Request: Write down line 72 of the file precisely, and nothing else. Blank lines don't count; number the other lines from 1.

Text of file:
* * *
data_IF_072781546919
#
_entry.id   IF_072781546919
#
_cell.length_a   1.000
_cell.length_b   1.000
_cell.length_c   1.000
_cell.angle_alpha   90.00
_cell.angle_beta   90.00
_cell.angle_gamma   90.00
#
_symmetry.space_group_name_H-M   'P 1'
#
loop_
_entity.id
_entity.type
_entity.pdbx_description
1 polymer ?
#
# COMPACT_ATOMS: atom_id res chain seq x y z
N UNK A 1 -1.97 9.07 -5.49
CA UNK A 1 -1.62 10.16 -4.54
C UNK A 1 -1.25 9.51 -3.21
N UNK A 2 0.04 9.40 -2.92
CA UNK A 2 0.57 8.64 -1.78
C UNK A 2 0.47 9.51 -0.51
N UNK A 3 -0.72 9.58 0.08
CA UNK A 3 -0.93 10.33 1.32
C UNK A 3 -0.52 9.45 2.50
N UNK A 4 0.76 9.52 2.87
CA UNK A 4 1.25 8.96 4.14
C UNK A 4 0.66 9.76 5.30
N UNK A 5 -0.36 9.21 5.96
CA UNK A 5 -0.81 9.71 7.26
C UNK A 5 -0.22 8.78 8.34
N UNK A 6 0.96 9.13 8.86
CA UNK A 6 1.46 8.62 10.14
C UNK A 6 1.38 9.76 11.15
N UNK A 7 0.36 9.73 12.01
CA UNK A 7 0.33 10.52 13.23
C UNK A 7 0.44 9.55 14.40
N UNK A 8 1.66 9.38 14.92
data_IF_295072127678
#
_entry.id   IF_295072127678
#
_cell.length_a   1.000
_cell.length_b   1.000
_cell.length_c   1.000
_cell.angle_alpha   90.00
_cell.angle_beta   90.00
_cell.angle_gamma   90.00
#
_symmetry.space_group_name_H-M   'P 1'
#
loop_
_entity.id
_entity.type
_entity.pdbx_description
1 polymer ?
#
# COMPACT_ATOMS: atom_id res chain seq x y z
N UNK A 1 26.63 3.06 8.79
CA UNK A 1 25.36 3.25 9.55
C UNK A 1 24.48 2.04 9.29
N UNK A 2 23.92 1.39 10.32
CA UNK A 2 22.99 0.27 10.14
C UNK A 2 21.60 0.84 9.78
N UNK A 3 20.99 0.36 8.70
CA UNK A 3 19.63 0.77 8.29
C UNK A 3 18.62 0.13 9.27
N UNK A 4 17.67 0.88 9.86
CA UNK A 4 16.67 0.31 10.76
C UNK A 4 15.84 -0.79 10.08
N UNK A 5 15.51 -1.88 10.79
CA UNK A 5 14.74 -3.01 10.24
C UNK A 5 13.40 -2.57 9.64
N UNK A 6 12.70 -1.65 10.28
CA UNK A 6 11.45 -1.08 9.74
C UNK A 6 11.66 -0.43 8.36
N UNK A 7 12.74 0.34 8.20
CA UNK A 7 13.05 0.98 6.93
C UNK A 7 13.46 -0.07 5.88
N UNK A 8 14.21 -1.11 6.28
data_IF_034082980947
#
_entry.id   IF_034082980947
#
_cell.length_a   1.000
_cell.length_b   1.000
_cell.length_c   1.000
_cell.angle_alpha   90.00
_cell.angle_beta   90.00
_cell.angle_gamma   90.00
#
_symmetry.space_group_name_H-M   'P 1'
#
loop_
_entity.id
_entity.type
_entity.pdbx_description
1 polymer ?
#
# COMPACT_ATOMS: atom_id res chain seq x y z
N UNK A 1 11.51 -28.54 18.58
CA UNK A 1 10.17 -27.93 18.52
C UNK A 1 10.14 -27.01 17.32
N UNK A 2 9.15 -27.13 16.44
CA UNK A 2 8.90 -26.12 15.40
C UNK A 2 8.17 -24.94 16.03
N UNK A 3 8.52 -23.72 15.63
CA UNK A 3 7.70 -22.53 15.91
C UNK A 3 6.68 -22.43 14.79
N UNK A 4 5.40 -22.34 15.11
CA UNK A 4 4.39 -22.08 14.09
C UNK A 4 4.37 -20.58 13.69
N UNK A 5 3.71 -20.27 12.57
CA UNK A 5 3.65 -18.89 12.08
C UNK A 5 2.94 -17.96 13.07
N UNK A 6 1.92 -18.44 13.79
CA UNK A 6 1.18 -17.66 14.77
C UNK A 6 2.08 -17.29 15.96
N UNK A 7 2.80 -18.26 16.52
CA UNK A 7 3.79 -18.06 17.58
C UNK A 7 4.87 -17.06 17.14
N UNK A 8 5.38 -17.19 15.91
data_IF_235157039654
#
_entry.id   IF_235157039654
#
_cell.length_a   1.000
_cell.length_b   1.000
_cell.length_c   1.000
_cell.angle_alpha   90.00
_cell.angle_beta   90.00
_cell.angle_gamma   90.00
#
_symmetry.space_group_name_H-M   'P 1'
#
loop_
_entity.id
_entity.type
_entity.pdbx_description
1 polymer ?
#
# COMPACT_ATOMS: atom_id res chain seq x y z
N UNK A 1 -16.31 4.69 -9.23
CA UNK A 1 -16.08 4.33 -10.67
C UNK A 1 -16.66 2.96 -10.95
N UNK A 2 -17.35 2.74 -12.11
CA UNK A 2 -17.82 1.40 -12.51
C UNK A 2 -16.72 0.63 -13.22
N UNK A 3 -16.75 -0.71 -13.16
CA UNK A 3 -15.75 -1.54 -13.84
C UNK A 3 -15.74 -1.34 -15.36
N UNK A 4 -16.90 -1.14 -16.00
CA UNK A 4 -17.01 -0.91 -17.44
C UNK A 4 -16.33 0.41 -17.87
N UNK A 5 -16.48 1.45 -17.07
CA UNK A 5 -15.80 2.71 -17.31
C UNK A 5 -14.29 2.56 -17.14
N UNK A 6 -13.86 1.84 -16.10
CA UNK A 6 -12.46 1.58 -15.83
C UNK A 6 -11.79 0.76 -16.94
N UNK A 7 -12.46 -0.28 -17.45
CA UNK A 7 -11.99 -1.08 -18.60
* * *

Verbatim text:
N UNK A 4 17.67 0.88 9.86